What other resources will I use?

    I will continually refer back to my own testing documentation, looking for ways to improve my trading.
    I will use two laptop computers, both connected to the internet. One will be dedicated to placing orders with my broker, and one will be used for research. Using two computers ensures a backup in case one goes down. If my broker's trading platform or my internet connection goes down, I can phone in orders.

    I will also use sites such as Investopedia.com for my ongoing trading education, as well as read classic works on stock market theory by author-traders such as John J. Murphy and Victor Sperandeo.

    I will also watch up to a half-hour of TV-cable business news during the weekday evenings.

IV. Risk and Money Management

Am I risk-averse or a risk taker?

    I am generally risk-averse, as it is my nature to preserve my money. Although in the heat of the moment I sometimes throw caution to the wind. To minimize this risk, I will strictly adhere to my risk management strategies on all trades, and will attempt to diversify my stock holdings across different sectors and industries whenever possible.

What risk thresholds will I maintain?

    I will not risk more than 2% on any one trade, with a maximum exposure on all open positions of 6% in total.
    I will also have a monthly loss limit of 6%. If hit, any remaining open positions will be closed and I will cease trading for the rest of the month. During the time, I will regroup and reassess my trading system.   

    My maximum exposure to any one sector will not exceed 3 times my maximum exposure to any one stock, or 6%.   
    Total exposure to the market will be kept below 70% of my trading account (ie, my risk capital). I will commit no more than 20% of my risk capital to any one stock.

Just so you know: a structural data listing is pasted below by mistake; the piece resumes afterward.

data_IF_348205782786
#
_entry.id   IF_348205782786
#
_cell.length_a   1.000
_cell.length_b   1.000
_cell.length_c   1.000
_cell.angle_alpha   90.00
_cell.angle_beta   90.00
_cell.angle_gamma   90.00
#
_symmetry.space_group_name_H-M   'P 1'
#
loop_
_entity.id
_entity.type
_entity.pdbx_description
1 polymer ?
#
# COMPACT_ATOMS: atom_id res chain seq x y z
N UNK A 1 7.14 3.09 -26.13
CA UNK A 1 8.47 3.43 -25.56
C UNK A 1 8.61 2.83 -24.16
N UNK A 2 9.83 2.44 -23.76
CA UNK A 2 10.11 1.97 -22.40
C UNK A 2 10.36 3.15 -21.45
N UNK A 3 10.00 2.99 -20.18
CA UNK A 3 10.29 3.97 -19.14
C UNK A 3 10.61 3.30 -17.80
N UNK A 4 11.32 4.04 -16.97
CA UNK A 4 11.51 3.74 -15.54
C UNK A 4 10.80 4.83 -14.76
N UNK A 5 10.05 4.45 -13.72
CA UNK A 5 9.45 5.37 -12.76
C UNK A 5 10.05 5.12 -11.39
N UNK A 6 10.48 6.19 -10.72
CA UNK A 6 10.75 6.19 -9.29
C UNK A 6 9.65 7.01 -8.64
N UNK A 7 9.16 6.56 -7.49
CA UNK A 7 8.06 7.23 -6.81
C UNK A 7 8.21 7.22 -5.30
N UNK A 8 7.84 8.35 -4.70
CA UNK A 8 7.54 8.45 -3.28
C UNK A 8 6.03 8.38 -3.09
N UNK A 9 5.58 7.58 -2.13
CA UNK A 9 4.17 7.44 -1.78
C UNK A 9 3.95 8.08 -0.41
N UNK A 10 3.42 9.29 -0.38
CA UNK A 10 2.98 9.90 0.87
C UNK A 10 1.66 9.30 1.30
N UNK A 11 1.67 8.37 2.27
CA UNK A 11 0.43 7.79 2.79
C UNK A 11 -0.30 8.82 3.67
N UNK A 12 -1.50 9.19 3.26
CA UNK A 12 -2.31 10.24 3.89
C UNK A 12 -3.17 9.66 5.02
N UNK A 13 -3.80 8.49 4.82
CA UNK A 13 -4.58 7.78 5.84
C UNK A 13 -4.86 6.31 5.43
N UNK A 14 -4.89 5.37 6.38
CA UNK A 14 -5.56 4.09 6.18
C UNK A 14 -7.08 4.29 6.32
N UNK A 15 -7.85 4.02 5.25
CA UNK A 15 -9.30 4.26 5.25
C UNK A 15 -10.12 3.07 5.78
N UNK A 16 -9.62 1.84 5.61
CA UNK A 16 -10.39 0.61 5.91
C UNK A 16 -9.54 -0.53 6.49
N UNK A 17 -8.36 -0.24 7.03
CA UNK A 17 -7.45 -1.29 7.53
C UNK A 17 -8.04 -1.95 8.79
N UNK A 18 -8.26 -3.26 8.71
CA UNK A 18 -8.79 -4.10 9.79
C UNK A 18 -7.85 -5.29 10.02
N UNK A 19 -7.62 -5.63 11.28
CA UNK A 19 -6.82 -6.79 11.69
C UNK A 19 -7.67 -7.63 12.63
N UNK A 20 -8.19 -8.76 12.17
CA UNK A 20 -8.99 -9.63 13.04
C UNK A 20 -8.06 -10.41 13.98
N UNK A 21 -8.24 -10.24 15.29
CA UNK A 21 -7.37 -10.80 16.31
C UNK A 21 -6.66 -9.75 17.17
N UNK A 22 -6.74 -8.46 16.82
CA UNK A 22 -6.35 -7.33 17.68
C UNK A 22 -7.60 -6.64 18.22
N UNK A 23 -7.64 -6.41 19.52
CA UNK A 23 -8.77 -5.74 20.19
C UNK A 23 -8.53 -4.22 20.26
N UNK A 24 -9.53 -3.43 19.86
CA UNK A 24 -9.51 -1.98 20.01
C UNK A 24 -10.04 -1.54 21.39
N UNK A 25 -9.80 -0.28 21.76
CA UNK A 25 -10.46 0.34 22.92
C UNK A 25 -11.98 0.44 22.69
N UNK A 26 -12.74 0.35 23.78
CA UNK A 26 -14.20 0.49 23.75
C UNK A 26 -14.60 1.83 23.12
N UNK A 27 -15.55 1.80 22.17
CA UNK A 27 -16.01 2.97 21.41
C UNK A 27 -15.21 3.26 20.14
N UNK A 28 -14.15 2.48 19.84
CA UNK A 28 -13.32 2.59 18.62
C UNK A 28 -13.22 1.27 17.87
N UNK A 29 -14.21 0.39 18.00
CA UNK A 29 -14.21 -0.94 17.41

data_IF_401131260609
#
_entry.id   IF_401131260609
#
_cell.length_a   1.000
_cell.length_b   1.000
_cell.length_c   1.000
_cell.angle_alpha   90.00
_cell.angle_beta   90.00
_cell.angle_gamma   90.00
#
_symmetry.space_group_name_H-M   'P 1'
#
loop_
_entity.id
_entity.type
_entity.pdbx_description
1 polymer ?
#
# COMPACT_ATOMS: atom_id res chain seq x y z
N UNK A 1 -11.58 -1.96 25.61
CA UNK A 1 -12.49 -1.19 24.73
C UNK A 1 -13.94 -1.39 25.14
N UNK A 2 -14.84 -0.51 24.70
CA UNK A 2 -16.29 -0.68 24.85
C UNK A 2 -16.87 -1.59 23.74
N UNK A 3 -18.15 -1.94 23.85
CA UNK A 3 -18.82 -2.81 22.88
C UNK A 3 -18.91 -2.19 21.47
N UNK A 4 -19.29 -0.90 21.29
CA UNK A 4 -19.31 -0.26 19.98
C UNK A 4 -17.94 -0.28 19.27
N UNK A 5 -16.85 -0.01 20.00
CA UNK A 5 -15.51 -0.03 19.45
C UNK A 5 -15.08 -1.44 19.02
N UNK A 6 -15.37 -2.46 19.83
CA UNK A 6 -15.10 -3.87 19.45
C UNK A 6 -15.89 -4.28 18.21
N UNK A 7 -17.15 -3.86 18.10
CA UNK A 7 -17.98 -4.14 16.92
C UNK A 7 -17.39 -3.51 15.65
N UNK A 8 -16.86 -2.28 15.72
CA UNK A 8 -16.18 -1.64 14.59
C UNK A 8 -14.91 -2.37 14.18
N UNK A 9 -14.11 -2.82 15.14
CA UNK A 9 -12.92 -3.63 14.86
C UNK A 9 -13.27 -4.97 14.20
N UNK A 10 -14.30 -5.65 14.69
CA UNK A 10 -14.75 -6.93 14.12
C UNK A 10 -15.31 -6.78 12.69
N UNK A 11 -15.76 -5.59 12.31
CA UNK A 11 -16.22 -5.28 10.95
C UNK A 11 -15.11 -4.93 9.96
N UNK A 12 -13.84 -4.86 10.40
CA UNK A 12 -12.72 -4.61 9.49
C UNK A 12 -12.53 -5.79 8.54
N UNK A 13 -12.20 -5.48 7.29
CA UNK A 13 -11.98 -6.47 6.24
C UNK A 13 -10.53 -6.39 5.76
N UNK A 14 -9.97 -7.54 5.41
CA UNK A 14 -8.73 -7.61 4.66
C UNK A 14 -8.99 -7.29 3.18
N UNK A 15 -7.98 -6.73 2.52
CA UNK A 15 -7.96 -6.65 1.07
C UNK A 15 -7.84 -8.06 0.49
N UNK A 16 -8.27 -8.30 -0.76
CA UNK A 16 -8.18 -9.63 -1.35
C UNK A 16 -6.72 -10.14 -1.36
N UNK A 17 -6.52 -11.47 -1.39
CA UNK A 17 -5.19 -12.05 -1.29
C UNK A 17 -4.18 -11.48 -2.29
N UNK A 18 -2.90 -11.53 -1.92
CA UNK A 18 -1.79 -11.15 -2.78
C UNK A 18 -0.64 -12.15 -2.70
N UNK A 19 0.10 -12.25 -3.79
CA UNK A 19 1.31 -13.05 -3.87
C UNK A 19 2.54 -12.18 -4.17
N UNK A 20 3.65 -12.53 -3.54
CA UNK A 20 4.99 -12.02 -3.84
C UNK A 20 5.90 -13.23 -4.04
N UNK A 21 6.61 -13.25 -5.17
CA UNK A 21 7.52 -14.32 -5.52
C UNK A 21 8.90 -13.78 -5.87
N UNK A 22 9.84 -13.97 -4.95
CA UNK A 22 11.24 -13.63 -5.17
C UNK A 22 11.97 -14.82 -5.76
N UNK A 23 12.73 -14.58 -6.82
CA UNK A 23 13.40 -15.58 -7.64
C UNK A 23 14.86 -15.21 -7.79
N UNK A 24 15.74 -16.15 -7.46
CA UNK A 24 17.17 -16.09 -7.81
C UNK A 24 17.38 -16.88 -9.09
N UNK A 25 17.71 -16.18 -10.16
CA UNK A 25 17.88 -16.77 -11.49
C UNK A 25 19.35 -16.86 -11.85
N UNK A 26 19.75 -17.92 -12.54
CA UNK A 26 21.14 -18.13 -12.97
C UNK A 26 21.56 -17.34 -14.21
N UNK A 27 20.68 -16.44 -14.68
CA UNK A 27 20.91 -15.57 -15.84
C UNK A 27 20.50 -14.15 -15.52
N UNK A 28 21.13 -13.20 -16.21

This means that with a $10,000 trading account, no more than $200 (2%) could be risked on any one trade. For example, 100 shares at $20 = $2000 (20%); stop is at most $2 out, at $18; at maximum, I could simultaneously hold 3 similar trades: 6%, $600, $6000 (60%).

    Once I have proven, consistent profitability and increase my trading account, I will lower these % rules (eg, instead of 2%, it will be 1% or 0.25%).

What should the reward-risk ratio be?

    In order for a trade to be attractive, I will require the reward-risk ratio to be at least 2:1 (eg, risk $200 in order to gain $400).

What is my trading expectancy?

    Since this measure multiplies my average win by the probability of winning (less my average loss multiplied by the probability of losing), I need not strictly concern myself with how often my trades win, or with how large those wins are. While these statistics are interesting and I will certainly make note of them, taken alone they reveal little of the overall viability of my trading system. Why? Because it is their combination that is of crucial importance.

    Therefore, I will only trade if the expectancy – the average amount I can expect to win (or lose) per trade – of my trading system is greater than zero.

When will I stop using my trading system, and what happens if I do?

    I will not trade at all if I do not see any tradable stocks exactly as specified in my trading system.